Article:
We often gasp at the amount of personal wealth various entrepreneurs have amassed. News about income inequality^ is quite common lately, and so it should be, because slowly but surely, society’s patience is reaching the breaking point; and if that happens, chaos will ensue. It is hard not to be shocked when you are confronted with the knowledge that 85 people own more wealth than the world’s poorest 3.5 billion. Except if you’re Kevin O’Leary^, of course.
But are all these entrepreneurs evil incarnate? What about Bill Gates’ work^, or his and Buffet’s Giving Pledge^? What about many other magnates who did great services to society during or towards the end of their careers? Does the Nobel Prize ring any bell? And most importantly, who do you think could manage billions of dollars and put such power to better use than these people can?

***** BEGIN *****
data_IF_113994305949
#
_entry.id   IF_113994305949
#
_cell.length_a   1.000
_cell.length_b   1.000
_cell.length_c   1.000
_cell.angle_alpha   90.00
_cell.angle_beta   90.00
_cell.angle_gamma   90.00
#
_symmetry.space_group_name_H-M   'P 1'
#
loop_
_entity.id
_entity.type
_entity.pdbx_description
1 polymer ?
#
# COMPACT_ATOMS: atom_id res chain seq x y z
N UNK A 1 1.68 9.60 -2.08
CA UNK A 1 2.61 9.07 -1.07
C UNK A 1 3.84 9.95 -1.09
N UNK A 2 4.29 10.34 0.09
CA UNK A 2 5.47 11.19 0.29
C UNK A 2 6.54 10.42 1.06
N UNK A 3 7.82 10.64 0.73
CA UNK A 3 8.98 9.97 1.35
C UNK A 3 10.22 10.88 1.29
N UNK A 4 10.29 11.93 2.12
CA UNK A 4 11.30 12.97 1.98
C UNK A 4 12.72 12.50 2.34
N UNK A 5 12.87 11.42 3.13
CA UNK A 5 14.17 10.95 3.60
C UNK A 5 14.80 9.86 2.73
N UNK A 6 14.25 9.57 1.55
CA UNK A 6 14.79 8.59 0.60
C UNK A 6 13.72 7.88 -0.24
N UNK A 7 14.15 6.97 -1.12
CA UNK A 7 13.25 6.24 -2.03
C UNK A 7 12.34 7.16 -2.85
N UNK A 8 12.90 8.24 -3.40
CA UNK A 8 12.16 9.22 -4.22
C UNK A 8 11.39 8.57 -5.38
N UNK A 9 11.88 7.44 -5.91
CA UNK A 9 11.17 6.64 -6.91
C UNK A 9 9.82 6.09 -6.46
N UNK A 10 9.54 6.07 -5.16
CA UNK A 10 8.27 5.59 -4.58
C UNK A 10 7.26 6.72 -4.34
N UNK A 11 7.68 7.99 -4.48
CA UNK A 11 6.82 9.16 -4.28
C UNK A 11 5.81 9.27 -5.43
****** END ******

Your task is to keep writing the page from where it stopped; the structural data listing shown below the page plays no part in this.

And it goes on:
As we will see, the problem does not entirely lie with these wealthy individuals. A solution can only be found if we work together, peacefully but determined, towards updating our society to this new age of abundance that is brought upon us by the technological advances of the past few decades (you should listen to this excellent talk on the subject^).